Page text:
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i have the following script

<select id="select1">
      <option value="1">1day</option>
      <option value="2">2day</option>
      <option value="3">3day</option>
    </select>

    <select id="select2">
      <option value="1">1day</option>
      <option value="2">2day</option>
      <option value="3">3day</option>
    </select>

and jquery

$("#select2").change(function() {
            var max_value = parseInt($("#select2 :selected").val());
            var min_value = parseInt($("#select1 :selected").val());
            if(max_value < min_value)
            {
              $("#select1").val($(this).val());
            }
        });

and now, what i can't understand anyway - if values of option elements are integer numbers, why i have to use parseInt()? in some cases it doesn't work without parseInt().

Thanks

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1  
Incidentally, you don't have to use parseInt here. + will do as good a job, e.g. var max_value = +$("#select2 :selected").val();. –  Andy E May 29 '10 at 18:51
    
@Andy E's head - ...O_O. I never knew that trick! I can't decide if that looks prettier or uglier than an explicit conversion... but I'll probably go for it when I deal with a variable name or an object property rather than a method call. –  Matchu May 29 '10 at 18:54
    
@Matchu: it's one of my favourite things about JS, saving all those bytes ;-) –  Andy E May 30 '10 at 10:12

4 Answers 4

up vote 5 down vote accepted

Form field values are always stored as strings. Whether or not they look like integers is irrelevant; they're strings. You need to convert them to integers before treating them as such :)

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http://www.uvsc.edu/disted/decourses/mct/2760/IN/krutscjo/lessons/06/ff_05.html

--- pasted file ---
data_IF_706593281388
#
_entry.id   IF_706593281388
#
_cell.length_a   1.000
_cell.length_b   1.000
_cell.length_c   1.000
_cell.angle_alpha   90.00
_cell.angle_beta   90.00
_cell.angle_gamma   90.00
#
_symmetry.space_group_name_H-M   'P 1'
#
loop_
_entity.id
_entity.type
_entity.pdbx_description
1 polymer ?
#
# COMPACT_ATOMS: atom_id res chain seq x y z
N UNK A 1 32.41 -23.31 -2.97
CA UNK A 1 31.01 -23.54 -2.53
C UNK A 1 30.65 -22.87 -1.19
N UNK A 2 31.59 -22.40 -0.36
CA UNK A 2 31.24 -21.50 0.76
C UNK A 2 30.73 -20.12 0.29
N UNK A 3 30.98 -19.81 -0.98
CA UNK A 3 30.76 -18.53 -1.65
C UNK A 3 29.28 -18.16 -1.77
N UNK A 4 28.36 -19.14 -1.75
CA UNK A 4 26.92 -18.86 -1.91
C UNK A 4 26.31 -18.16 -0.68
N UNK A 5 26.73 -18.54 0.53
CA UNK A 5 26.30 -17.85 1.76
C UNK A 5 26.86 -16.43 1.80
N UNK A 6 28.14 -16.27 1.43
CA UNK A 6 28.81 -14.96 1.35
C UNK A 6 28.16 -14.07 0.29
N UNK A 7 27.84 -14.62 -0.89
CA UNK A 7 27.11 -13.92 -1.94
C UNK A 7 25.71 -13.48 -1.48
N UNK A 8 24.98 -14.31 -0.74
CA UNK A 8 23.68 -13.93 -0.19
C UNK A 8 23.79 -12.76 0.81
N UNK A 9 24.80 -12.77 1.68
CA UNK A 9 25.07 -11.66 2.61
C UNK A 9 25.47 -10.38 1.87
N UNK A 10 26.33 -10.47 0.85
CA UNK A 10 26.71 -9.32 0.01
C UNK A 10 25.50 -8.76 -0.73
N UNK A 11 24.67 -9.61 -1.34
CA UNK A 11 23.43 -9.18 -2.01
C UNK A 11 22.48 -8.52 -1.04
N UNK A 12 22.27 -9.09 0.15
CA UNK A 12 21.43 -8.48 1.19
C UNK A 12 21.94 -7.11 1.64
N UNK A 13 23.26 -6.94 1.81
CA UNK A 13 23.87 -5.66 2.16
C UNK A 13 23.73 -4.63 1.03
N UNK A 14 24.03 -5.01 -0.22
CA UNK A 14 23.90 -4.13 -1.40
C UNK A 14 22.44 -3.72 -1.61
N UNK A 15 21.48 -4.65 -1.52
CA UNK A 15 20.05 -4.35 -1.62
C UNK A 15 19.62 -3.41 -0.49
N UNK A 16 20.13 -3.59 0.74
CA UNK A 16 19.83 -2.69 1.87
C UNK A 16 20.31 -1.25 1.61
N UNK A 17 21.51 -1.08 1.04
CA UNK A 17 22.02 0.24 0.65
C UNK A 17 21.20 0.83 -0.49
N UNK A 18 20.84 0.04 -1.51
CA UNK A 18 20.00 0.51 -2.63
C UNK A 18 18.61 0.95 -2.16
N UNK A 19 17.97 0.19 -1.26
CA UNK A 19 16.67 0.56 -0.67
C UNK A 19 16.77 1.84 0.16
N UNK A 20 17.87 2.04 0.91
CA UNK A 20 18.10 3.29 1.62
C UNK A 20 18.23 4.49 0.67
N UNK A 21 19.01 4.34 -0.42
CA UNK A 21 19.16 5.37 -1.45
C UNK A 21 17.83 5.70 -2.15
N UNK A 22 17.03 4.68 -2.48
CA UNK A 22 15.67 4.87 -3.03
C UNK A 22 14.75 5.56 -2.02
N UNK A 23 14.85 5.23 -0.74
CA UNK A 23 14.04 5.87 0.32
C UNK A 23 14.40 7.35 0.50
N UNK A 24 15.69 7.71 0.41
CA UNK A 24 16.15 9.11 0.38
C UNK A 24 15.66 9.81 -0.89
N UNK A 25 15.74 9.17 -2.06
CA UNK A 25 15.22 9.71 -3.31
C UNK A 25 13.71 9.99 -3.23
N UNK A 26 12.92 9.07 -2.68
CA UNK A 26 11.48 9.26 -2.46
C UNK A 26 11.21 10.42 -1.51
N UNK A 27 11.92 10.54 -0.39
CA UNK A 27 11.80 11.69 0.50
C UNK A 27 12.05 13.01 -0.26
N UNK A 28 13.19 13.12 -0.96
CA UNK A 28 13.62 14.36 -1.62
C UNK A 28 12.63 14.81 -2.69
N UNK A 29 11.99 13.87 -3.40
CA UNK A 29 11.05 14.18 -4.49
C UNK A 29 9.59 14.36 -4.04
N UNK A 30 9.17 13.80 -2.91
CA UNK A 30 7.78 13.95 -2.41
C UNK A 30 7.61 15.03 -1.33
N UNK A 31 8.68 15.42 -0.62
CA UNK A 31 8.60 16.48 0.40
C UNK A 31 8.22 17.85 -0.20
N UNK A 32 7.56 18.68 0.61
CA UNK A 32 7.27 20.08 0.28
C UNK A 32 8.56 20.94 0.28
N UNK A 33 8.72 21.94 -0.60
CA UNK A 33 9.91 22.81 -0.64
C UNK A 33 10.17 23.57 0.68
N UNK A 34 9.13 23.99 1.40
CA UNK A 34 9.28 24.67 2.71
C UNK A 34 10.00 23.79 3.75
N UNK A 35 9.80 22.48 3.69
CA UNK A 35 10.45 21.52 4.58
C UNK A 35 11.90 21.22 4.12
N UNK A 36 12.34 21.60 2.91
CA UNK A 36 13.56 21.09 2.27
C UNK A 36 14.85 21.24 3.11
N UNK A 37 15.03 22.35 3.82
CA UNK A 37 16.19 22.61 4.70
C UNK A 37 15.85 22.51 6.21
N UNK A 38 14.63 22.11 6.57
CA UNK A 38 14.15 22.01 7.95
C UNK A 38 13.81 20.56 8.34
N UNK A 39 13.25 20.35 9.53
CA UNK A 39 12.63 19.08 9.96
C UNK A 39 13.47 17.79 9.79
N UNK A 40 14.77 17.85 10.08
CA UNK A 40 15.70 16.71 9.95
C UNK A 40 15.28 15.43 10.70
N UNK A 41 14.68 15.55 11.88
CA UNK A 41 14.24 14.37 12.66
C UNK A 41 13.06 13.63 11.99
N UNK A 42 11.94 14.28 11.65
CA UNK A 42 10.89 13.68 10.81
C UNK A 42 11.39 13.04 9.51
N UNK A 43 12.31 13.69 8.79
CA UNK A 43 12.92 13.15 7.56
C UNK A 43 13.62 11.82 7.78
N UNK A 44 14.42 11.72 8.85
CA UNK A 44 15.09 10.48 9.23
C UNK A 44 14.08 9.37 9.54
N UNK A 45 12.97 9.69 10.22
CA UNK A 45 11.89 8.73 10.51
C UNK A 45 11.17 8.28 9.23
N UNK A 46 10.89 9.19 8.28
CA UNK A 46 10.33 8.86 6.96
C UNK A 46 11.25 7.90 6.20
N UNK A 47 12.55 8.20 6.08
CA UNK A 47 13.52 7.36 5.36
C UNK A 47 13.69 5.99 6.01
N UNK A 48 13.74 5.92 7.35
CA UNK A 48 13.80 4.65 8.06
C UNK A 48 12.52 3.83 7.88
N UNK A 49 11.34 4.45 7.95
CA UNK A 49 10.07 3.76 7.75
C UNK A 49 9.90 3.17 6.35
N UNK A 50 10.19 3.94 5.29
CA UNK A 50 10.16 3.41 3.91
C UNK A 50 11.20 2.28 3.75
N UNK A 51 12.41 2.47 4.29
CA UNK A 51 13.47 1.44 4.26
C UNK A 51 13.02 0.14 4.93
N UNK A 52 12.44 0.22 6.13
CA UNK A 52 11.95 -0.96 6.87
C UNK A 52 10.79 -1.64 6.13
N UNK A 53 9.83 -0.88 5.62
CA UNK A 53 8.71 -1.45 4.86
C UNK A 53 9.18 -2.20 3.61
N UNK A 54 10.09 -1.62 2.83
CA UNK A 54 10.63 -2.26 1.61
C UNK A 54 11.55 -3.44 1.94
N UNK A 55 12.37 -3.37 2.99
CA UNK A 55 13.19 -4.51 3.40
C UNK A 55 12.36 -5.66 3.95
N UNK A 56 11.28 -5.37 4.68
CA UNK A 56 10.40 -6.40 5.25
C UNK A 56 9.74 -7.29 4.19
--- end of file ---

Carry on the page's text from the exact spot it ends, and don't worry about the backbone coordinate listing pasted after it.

Javascript treats most everything as a string unless you explicitly tell it that it is a number. One notable example of this is getting values from form elements. Depending on the browser and user input you may get some unexpected results.

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Values are never integers as such, the fact that you put numbers there instead of who-knows-what is your choice only.

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but when it compare two numbers, what is the problem? –  Syom May 29 '10 at 18:39
    
1  
If you really want to know, watching "JavaScript: The Good Parts" will help you get the problem with not converting to the appropriate type before comparing as well as just about every common mistake there is: youtube.com/watch?v=hQVTIJBZook –  Michael La Voie May 29 '10 at 18:42

jQuery's val() function always returns a string. In many cases you can mix numbers and strings (in arithmic for example), when comparing two string variables, javascript will perform a string comparison, not a numeric comparison (which is to be expected)

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ok, in this case,why the following is false? if(14 > 12)..., even if it treats numbers as string? –  Syom May 29 '10 at 18:43
    
@Syom: are you sure that the form values are what you think they are? My Google Chrome Javascript console says that "14" > "12" is true. –  Matchu May 29 '10 at 18:55
    
(14 > 12) will return true. ("14" > "12") will also return true, but for different reasons. OTOH, ("15" > "124") will also return true –  Philippe Leybaert May 29 '10 at 18:58
    
@Matchu: When you assert String() > String(), the assertion is alphanumeric order based, so "a" < "b" == true, "11" < "12" == true, but "19" > "131" == true (9 is further down the character list than 3). This type of assertion with strings is commonly found in array.sort() functions. –  Andy E May 30 '10 at 11:54
    
@Andy E's head - Ahh. I had suspected something like that, but was too lazy to test it. Thanks :) –  Matchu May 30 '10 at 13:37

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